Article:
March Madness: When Fans Go Too Far

John LewisSenior Writer IMarch 19, 2008

As the NCAA tournament is set to begin Thursday, college basketball is sinking to an all-time low—not in enthusiasm, but in the attitude of its fans.

Sports Illustrated chronicled the story of Kevin Love and his family, and how they were greeted by Oregon Ducks fans in Eugene.  The death threats left on his cell phone got so bad that the freshman phenom had to call and cancel his phone plan.

His father, Stan Love, is the sixth leading scorer in Oregon basketball history, and he was at the game to watch his son.  The home crowd threw popcorn cartons and empty cups and even shouted vulgar words at the family.

The younger Love responded with a 26-point, 18-rebound performance, as UCLA won 80-75.  But the fans' behavior was certainly the hot topic in Eugene.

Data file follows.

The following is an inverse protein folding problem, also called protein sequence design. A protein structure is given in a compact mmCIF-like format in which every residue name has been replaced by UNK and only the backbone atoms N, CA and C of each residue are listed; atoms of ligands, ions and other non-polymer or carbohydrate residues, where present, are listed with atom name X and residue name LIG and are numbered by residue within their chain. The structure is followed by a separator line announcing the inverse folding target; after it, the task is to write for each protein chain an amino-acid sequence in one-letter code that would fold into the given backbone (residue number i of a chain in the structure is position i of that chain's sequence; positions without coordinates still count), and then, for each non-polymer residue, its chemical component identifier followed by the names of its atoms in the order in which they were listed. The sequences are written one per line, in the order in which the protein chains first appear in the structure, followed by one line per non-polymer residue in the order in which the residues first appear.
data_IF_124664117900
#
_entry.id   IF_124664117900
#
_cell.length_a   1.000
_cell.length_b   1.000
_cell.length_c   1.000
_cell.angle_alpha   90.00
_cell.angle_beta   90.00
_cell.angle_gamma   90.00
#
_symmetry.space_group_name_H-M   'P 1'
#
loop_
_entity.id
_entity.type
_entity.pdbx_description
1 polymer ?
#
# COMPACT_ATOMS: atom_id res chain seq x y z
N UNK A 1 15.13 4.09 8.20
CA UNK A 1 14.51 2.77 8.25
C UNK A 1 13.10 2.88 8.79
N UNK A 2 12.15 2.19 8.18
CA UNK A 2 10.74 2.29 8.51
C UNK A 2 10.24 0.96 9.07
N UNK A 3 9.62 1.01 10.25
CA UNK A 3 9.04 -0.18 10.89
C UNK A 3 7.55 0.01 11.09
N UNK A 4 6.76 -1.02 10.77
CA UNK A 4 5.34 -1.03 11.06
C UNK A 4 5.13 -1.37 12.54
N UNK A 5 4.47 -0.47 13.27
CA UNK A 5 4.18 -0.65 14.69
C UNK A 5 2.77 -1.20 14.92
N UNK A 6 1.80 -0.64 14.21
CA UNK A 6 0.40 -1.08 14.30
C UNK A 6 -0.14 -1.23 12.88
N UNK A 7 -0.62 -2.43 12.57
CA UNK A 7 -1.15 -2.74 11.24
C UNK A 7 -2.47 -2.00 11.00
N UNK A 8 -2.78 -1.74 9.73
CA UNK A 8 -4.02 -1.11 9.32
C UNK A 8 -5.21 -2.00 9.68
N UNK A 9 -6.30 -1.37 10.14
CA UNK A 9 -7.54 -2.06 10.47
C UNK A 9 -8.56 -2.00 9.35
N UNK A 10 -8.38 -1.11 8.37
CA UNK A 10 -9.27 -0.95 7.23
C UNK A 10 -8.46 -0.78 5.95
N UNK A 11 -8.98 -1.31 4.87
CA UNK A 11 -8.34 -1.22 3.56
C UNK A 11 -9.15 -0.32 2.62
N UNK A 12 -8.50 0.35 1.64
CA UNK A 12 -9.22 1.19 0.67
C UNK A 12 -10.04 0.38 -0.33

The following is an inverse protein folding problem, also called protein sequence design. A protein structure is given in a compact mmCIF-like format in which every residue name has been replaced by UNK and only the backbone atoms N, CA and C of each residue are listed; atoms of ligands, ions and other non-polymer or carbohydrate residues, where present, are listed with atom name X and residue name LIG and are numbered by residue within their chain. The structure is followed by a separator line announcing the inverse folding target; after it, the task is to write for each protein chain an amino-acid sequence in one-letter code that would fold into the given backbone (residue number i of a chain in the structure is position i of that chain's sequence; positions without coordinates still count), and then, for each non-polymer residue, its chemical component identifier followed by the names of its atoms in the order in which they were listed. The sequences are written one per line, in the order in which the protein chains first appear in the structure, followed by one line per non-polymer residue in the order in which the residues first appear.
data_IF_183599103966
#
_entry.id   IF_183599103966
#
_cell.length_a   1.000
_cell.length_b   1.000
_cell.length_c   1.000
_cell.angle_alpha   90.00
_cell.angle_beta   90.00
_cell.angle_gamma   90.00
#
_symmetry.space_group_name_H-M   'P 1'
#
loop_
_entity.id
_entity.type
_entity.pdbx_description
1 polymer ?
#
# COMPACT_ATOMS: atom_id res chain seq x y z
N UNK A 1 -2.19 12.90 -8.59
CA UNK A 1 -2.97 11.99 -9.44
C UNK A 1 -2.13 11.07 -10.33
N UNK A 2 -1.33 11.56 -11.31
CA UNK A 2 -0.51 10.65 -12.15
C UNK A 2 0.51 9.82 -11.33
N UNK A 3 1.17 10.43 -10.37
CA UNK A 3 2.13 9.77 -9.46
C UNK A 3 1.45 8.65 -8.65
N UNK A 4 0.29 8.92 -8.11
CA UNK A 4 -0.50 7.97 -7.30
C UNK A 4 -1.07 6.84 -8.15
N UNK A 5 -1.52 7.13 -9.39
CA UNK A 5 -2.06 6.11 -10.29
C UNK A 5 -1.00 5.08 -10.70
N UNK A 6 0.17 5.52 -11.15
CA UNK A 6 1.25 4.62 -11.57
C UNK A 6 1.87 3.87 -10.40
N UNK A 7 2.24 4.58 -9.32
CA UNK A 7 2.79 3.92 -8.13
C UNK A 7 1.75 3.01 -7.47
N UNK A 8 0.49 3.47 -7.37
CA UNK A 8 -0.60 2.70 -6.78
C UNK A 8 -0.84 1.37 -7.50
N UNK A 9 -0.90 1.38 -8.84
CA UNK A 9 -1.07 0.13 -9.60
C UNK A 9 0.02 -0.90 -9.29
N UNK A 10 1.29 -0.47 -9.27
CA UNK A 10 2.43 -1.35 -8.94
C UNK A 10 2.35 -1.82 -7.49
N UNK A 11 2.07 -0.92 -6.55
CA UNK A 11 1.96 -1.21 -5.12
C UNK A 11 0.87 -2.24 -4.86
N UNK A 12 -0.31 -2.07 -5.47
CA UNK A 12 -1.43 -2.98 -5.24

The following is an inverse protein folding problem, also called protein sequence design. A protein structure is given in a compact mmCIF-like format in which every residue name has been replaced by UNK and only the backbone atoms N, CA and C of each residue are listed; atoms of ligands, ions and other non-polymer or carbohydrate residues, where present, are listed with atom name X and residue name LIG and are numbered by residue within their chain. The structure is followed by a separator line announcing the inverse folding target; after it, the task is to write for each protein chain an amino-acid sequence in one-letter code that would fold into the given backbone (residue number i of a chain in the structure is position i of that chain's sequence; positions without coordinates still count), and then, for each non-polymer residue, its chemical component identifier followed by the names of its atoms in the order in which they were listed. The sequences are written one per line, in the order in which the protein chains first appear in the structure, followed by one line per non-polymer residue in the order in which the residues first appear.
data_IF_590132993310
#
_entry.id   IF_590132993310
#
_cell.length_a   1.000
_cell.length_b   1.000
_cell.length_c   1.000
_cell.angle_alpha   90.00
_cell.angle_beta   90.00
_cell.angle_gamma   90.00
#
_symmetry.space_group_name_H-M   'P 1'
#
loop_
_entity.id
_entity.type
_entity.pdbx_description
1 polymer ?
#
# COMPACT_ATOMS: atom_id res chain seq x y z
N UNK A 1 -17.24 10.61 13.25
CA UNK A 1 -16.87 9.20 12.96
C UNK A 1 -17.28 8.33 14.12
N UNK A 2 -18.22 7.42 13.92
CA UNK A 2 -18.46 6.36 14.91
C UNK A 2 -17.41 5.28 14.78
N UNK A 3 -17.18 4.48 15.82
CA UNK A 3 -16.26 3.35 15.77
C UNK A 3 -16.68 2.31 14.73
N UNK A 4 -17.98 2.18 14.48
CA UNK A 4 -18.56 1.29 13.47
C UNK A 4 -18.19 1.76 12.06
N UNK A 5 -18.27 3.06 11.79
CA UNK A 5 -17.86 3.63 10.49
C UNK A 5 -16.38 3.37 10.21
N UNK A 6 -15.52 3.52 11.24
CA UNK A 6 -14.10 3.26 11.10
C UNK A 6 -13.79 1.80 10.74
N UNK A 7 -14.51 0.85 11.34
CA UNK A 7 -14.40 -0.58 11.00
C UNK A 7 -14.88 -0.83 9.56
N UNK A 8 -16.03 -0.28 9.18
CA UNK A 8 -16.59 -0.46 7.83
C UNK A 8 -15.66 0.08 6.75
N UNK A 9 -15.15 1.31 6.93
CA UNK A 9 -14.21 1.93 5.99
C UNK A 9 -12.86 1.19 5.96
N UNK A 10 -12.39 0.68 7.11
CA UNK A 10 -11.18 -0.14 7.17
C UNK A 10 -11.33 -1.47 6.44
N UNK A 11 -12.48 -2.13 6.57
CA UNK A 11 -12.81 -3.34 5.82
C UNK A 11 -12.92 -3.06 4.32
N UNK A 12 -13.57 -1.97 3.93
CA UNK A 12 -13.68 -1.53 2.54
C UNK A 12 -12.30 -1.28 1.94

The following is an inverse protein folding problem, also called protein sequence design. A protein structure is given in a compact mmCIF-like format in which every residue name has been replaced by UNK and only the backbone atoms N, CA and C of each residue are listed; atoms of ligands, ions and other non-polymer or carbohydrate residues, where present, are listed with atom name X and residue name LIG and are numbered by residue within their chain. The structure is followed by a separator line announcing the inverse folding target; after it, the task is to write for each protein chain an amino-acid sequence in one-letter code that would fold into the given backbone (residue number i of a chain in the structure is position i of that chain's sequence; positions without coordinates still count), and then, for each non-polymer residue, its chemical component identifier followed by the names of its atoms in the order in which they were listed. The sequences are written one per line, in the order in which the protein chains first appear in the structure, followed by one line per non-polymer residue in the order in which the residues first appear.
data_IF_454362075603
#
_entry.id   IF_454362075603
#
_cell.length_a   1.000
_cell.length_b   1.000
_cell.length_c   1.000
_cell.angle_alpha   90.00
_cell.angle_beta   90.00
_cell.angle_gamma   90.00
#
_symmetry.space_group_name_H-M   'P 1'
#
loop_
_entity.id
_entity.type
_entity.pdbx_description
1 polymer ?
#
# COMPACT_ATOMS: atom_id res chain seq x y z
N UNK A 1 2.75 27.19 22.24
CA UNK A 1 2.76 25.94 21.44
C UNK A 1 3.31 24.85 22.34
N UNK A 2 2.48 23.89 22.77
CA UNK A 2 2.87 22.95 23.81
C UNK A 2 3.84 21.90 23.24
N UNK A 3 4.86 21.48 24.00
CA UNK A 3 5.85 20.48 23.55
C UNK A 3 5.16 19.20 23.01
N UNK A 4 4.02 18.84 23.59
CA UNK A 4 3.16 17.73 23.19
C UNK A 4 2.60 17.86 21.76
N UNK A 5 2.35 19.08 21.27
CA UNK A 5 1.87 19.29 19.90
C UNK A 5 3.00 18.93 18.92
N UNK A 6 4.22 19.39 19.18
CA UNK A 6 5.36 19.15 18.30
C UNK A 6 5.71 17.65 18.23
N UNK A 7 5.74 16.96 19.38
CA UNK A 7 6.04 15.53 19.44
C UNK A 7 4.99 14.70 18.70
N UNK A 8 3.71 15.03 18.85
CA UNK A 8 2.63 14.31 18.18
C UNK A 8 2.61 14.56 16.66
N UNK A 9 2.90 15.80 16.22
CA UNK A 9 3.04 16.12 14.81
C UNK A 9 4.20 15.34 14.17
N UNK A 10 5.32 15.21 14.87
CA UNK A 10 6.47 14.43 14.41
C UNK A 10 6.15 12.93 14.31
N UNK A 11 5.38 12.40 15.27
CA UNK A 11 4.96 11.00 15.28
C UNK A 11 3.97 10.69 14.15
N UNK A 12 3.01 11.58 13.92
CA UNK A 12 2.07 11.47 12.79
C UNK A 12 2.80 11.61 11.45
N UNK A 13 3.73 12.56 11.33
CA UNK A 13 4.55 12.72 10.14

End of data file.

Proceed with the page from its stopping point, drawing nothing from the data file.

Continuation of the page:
Indiana Hoosier freshman Eric Gordon received similar treatment when he visited the Illinois Fighting Illini.  Gordon verbally committed to Illinois before he changed his decision and went to Indiana.

The Illinois crowd chanted "F--- you," and someone threw a drink at his mother.  They cheered when Illini guard Chester Frazier knocked Gordon back five feet with a chest bump during player introductions.

So how much is too much?  We all know that Duke is one of the most hated schools in college basketball, but fans throughout college basketball could learn a lot from their creative cheers. I've been to many games in Cameron Indoor Stadium, and the atmosphere is one of the best in the country. 

During a February matchup against rival Maryland, the Duke student section held up signs that read, "Fear The Classroom," which was aimed at Maryland's school chant, "Fear The Turtle," and played on the fact Maryland has the lowest graduation rate in the conference.

Last month at Pitt, meanwhile, a fan held up a "Brokeback Mountaineers" sign when the Panters hosted West Virginia.  Each year seems to get worse for players and family members.

Should something be done—you tell me what it is.